Monday, 8 February 2016

'Go Tell The Bees' - by Karen Maitland

'Bacchus discovering honey'
“If you would take a swarm of bees from a hollow tree. Saw off the top of the tree and cover the swarm with a cloth soaked in wet clay. Then saw through the tree beneath the swarm and carry it home. But it is best you do this swiftly.” – Advice given to Medieval Beekeepers.

This last line sounds particularly wise advice. Beekeeping was vital in the Middle Ages for the production of honey for use both in cooking and to preserve food, such as fruits. It was important in medicine too. It had been recognized since ancient times that honey helped to prevent wounds from festering, healed ulcers and helped internal ailments.

Beeswax was equally valuable for making the vast number of candles needed to light homes, workshops and churches. It was also needed to make polish to preserve wood and leather, for waterproofing and for sealing storage jars and documents. Bees also pollinated many food and forage crops. So, not only were bees kept in huge numbers in monasteries and manors, many medieval cottagers would have also have been beekeepers.
Bee skeps beneath a fruit tree in 1400's

In the Middle Ages, it was believed that the hive was ruled by a king bee, not a queen, with a social structure that paralleled human society, with the monarch at the top. In Shakespeare’s “King Henry V”, the Archbishop of Canterbury describes this belief. This parallel between human society and that of the industrious bee was frequently alluded to in sermons, as proof of the divine and natural order, which no one should even think about rebelling against. Although, a number of people down through the centuries had claimed it was a queen not a king, who was centre of the hive, it wasn’t until the second half of the 17th century, that the Dutch naturalist, Jan Swammerdam, finally managed to get the idea generally accepted.

In Britain, bee skeps have been traditionally made from whatever people used for making byres and cottages. In areas where reeds were used for thatching houses, it was used for skeps. Where corn was grown, they used corn straw. Pallandius writing in the 4th century, recommended hives made from wood or woven from wicker, covered with daub, and insulated with wool and moss. Sticks were laid across inside the skep to give the bees something on which to build the comb, which, if the bees co-operated, made it easier to remove honeycomb at intervals throughout the season, without damaging the skep or colony. Pallandius also advocated putting out dishes of honey boiled in water, infused with rosemary in the early spring to feed them. We now know that rosemary has antiseptic properties which might well have helped the bees to fight disease.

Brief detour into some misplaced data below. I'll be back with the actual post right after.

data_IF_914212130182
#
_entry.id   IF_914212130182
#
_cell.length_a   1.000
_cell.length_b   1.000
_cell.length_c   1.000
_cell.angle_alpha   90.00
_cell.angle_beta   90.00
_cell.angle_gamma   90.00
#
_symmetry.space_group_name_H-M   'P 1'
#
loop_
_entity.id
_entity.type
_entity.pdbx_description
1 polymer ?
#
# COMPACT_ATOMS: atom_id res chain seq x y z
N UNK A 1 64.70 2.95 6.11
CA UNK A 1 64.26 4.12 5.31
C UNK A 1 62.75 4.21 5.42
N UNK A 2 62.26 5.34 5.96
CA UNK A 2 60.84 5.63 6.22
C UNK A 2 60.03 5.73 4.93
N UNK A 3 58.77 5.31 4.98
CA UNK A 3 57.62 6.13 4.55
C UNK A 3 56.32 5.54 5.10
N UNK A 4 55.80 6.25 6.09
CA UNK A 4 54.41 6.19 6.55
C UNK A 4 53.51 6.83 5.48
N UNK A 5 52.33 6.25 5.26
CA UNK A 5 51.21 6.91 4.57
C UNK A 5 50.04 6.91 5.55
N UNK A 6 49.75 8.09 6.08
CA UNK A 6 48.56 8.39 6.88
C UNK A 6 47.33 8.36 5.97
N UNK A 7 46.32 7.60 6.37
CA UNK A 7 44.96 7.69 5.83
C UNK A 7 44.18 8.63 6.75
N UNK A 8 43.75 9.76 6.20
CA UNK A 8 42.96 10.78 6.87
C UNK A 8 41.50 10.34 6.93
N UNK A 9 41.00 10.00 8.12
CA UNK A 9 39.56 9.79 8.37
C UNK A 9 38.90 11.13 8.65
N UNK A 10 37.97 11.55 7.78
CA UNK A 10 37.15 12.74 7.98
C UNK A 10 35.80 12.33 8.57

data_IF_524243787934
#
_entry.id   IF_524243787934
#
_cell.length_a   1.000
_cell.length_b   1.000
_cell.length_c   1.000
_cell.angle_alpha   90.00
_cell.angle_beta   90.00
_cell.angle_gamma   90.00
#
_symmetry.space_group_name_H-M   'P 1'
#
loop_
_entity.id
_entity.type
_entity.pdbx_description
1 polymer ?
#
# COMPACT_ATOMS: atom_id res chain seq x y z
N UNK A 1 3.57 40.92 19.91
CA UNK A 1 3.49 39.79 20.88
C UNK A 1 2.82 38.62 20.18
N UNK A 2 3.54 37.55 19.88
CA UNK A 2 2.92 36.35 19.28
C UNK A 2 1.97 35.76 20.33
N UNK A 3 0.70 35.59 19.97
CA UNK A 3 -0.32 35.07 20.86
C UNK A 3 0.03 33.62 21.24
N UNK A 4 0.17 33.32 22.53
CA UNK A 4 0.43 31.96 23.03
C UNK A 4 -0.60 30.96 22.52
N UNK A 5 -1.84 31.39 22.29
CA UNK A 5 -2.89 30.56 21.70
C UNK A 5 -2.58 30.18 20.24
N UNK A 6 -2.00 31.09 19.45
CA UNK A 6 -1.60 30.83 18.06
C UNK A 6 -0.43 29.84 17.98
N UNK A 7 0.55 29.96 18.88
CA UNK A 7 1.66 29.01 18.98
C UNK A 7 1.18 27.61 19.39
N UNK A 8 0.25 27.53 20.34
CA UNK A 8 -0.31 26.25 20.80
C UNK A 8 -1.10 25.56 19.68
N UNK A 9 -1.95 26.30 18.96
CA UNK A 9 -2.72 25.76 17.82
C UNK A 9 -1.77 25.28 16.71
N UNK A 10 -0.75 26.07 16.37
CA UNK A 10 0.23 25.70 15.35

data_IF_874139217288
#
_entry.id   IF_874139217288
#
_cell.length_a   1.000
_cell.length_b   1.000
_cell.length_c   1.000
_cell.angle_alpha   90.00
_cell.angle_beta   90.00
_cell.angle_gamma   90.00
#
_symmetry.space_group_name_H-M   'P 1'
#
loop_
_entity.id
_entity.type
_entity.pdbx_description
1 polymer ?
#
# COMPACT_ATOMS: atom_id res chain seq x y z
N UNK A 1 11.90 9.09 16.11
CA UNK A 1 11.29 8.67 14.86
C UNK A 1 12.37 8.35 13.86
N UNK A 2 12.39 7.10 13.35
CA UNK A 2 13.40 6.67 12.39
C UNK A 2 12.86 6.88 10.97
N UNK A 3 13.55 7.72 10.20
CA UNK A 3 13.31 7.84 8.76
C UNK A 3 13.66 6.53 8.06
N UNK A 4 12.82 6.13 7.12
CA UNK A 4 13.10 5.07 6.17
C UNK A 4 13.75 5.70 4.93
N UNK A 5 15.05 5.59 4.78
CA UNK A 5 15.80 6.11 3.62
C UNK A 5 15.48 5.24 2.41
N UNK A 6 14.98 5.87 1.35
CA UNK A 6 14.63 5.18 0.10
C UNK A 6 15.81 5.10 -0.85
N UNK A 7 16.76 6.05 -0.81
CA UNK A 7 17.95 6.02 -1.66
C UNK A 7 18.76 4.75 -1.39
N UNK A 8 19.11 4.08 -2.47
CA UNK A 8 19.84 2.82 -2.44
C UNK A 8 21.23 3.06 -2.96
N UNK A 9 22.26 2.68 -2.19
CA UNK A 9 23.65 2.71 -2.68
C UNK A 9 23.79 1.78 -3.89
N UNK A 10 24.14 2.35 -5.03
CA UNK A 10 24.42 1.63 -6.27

Medieval beekeepers were advised to put sweet smelling herbs inside a new skep, together with castor (oil from beaver glands). This may not merely have soothed the bees into staying, but might also have helped to discourage mites which can weaken and kill bees.

The Normans introduced the stone ‘bee tower’ or ‘honey pot’. The Cistercian monastery at Mellifont had a 40 ft high bee tower. The one erected by Nicholas de Verdon in 1230, in Clonmore, County Louth was 50 ft high and 10 ft square. It had tiers of louver openings on three sides, but not on the north wall, with lofts lined with straw on each tier to keep the hives warm and a central ladder.

Medieval manuals give detailed instructions on capturing wild bee colonies. Someone wanting to restock his own hives from the wild was advised to go and sit by shallow water in a forest. If he saw a large numbers of bees, he caught some by sucking them up them in a hollow reed and then marked them by sticking small pieces of feathers or petals of different colours to them with wax. He was then instructed to release them and observe which bees came back to the water first. This was a sign their nest was the closest, so he could follow those. But in reality, I suspect most medieval country dwellers would not have bothered with anything so complex. They, or their children, would have spotted colonies of wild bees whilst driving pigs into the forest in autumn or collecting kindling, and would simply have marked the sites to return to in spring.

Up to a few decades ago, it was thought that medieval beekeepers were pretty wasteful with bees, killing off most of the hives to take the honey in autumn and replenishing them from wild sources or a stock hive in the spring. But we have come to realise that medieval beekeepers were just as careful to keep any healthy hives going over winter, as the modern beekeeper. They knew how to combine colonies with a weak ‘king’ to a stronger colony. And they claimed that by setting out troughs of ‘toasts of bread soaked in strong ale’ near the hives in March, a colony could thrive for ten years.